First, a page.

Ravioles of Romans: quite a history
The ravioles of Romans are a local speciality dish made from square-shaped pasta filled with cheese and parsley, and boiled in water. They are very similar to the Italian ravioli. The story of how this famous dish was created suggests that Italian coal merchants and woodcutters, who had come to Royans-Vercors to work, quite simply transformed their traditional ravioli by replacing the meat (which was rather rare in France at that time!) with goat's cheese. The image of the "poor man's ravioli" was quickly forgetten however, because this dish was developed into a traditional meal for celebrations. At that time (beginning of the 20th century), professional chefs specialised in this dish and turned it into a popular local speciality.
"Mère Maury" (Marie-Louise Gélibert) was one of these very first chefs to specialise in ravioles and offer this speciality in her café-restaurant.
In the years 1910 - 1920, the local people of Romans also associated ravioles with some well-known local names. At the beginning of the 1930s, Emile Truchet open her café-restaurant at the Place Jacquemart in Romans, and put ravioles on the menu. A travelling Italian singer and accordion player came to visit the town. Emile got to know this visitor and he was invited to go and see how Italian pasta was made using machines: this was how the very first ravioles machine was designed, based on the Italian one, by local craftspeople from Bourg-de-Péage, a town next to Romans-sur-Isère.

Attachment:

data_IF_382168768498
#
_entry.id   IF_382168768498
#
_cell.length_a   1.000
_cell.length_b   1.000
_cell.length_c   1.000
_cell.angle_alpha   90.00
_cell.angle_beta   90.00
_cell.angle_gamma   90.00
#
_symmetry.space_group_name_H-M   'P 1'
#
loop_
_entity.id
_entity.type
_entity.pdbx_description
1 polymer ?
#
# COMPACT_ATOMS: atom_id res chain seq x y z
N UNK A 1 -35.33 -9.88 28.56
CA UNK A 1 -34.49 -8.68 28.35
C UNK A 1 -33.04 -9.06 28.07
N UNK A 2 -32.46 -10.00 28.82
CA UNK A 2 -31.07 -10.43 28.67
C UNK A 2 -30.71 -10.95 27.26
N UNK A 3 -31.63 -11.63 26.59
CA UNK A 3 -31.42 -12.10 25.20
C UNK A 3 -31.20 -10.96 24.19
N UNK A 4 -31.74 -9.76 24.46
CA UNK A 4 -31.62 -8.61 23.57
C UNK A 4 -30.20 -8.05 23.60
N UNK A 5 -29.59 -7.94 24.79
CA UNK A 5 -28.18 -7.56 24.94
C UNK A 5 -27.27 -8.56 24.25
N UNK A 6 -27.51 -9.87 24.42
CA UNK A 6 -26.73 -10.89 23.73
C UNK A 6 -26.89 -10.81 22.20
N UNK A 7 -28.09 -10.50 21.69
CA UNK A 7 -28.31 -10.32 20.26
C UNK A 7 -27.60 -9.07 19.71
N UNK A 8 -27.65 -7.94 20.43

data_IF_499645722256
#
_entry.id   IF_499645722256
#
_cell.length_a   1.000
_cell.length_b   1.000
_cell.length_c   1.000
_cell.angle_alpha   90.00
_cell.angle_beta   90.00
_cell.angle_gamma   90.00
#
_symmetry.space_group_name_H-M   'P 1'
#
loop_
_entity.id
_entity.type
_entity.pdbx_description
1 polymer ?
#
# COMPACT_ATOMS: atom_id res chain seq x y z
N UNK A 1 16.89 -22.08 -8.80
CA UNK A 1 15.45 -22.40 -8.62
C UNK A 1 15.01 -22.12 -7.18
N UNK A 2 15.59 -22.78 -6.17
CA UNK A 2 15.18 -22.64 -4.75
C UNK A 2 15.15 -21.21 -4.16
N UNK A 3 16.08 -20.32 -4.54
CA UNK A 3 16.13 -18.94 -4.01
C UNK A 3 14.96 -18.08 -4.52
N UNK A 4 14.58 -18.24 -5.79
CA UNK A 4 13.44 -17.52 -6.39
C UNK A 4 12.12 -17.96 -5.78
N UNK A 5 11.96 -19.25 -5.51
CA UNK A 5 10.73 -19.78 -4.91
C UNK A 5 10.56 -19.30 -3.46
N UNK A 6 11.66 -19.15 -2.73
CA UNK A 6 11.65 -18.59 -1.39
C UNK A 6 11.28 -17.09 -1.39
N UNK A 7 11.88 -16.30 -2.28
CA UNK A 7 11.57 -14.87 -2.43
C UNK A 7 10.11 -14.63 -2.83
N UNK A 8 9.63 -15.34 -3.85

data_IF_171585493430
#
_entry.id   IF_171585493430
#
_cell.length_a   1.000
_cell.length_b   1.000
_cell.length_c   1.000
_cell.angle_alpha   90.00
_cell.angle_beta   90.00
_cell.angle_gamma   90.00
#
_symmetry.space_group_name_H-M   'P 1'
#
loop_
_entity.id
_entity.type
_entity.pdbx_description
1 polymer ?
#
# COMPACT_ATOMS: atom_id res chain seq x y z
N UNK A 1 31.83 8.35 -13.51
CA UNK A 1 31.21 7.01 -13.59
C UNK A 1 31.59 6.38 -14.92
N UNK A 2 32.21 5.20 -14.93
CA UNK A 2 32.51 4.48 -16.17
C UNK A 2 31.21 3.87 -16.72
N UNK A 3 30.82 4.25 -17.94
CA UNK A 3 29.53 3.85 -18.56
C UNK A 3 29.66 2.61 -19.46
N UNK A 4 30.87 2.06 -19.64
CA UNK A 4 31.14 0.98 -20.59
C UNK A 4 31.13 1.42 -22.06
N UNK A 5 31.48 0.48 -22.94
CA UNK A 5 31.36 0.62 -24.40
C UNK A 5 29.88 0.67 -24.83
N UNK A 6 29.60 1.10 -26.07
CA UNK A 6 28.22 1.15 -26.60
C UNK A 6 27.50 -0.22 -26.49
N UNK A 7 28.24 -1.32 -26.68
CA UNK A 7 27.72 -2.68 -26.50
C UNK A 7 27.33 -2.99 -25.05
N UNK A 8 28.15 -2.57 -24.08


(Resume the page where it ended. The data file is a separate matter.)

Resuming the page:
In 1935, Truchet presented this mechanical approach to making ravioles to the press for the first time. After the Second World War, the ravioles of Romans were found on the menus of all the good restaurants. In the 1980s, this speciality dish became both a standardised and diversified industrial product, thus widening the horizons for the product beyond a homemade, local speciality of Romans.
Today, there are more than 50 brands that produce ravioles across France. You can taste ravioles with some unique and varied fillings like boletus, snails or foie gras, or combined with some other local specialities such as caillette, truffles, and even with chocolate fillings for those with a sweet tooth!
Ravioles of Romans, a speciality from the Drôme
Where can we taste this delicious dish?
To take home:
La Mère Maury – 38 rue du Président Félix Faure, Romans
Saint Jean - 44 avenue des Allobroges, Romans
Raviol’Adie - 141 rue des Clochers in Montmiral
At a restaurant: in Romans or Valence
La Villa Margot - 57 Avenue Gambetta, Romans-sur-Isère
Café des Arts - 20 Côte des Masses Romans-sur-Isère
Le Mandrin (for their ravioles gratin with boletus!) - 70 Rue Saint-Nicolas, Romans-sur-Isère
La Ravioline - 18 Rue Dauphiné, Valence